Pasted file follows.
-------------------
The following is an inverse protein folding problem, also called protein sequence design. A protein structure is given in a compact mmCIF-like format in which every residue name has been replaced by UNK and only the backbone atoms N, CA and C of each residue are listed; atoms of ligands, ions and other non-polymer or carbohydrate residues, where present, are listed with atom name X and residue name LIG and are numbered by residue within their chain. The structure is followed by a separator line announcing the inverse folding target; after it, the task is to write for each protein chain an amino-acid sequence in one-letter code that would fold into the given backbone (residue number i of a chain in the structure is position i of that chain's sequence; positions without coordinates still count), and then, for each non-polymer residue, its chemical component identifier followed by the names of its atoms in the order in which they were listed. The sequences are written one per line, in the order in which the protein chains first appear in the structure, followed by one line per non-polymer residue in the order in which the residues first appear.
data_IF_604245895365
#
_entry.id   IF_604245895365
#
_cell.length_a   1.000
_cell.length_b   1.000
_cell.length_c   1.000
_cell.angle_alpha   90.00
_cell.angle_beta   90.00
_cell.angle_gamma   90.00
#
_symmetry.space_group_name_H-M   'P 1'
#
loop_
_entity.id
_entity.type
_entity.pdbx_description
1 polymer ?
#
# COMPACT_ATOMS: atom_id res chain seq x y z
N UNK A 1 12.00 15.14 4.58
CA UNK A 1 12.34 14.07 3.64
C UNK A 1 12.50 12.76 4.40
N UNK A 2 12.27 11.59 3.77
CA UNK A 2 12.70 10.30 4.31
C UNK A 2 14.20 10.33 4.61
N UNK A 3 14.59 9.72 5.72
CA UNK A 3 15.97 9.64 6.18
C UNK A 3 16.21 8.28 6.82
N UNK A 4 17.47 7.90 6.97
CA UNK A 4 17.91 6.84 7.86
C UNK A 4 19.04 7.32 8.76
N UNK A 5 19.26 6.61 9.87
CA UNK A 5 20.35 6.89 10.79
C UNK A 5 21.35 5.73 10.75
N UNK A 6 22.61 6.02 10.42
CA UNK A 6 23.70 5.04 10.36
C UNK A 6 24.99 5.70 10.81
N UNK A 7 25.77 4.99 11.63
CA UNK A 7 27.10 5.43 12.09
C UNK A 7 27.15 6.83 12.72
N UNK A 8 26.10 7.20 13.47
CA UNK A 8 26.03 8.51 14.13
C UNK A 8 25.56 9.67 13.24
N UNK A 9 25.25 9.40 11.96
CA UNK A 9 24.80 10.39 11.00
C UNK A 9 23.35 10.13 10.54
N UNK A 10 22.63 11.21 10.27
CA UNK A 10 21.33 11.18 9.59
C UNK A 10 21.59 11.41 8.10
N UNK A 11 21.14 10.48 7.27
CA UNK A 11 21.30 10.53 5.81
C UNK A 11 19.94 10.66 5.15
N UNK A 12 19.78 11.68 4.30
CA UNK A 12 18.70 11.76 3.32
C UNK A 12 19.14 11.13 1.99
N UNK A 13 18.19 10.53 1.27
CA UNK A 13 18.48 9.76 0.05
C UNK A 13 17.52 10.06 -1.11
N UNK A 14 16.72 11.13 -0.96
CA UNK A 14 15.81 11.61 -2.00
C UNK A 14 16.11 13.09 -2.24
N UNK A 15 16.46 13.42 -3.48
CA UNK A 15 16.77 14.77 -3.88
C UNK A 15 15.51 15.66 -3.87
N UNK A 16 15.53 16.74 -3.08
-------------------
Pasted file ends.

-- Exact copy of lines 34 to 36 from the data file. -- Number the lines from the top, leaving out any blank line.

N UNK A 5 19.26 6.61 9.87
CA UNK A 5 20.35 6.89 10.79
C UNK A 5 21.35 5.73 10.75